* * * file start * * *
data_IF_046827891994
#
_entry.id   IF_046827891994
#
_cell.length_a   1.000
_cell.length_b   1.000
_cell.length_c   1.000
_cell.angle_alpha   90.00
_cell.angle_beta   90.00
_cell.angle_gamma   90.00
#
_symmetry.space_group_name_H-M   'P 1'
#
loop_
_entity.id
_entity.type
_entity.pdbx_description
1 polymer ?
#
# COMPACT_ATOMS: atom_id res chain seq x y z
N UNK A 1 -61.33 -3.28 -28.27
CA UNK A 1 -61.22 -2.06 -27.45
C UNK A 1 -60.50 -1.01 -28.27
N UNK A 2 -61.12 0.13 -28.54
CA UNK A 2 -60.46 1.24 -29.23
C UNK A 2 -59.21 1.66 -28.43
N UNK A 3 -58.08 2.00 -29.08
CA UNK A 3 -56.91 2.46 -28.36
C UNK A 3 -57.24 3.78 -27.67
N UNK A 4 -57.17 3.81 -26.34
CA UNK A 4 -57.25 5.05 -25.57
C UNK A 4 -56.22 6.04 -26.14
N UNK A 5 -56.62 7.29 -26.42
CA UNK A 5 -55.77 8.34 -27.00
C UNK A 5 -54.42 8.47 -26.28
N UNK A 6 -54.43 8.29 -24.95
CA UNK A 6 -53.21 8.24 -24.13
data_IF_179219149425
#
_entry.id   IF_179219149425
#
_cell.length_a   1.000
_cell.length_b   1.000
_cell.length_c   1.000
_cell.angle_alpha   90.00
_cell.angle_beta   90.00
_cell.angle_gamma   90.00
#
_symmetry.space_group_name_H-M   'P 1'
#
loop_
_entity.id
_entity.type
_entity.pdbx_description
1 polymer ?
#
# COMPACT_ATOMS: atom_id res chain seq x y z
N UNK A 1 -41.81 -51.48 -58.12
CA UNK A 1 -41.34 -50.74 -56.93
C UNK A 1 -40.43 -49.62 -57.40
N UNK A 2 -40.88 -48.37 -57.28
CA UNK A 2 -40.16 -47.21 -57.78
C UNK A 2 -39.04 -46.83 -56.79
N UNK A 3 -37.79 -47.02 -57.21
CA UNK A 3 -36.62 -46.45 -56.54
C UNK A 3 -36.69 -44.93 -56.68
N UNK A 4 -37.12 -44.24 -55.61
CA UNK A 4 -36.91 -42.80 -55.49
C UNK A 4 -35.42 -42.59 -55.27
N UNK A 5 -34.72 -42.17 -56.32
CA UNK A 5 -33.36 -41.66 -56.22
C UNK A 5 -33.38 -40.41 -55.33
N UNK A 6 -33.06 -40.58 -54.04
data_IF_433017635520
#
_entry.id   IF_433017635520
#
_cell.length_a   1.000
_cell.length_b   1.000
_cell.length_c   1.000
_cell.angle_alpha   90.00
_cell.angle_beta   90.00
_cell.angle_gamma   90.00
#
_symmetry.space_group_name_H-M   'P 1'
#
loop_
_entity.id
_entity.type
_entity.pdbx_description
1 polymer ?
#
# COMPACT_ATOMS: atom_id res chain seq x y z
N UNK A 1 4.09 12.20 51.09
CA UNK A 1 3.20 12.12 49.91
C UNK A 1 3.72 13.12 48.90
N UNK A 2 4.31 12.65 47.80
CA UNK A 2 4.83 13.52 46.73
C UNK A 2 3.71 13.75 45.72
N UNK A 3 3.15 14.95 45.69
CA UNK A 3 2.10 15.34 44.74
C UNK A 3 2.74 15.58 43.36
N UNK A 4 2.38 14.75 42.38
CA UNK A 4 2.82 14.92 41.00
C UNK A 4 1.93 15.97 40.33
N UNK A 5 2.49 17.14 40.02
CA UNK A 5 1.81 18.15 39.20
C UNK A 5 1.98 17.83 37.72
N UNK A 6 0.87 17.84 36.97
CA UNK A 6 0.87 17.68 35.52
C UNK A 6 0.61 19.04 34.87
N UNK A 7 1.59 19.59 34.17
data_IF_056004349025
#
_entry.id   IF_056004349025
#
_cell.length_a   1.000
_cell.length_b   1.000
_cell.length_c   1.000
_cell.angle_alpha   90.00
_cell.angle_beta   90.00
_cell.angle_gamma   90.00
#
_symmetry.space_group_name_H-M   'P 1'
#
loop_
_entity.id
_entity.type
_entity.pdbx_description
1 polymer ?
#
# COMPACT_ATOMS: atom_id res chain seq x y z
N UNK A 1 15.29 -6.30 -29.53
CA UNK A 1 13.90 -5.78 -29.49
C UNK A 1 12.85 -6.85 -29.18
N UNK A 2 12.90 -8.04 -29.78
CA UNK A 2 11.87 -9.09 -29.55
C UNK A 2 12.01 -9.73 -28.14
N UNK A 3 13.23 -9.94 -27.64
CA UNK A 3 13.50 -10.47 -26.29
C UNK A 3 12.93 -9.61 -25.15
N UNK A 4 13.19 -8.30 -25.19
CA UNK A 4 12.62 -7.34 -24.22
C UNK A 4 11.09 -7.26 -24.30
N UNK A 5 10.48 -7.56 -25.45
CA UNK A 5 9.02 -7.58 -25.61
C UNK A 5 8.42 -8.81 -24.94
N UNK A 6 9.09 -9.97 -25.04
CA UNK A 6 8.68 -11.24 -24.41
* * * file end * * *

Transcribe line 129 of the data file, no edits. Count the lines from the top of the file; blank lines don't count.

_entity.pdbx_description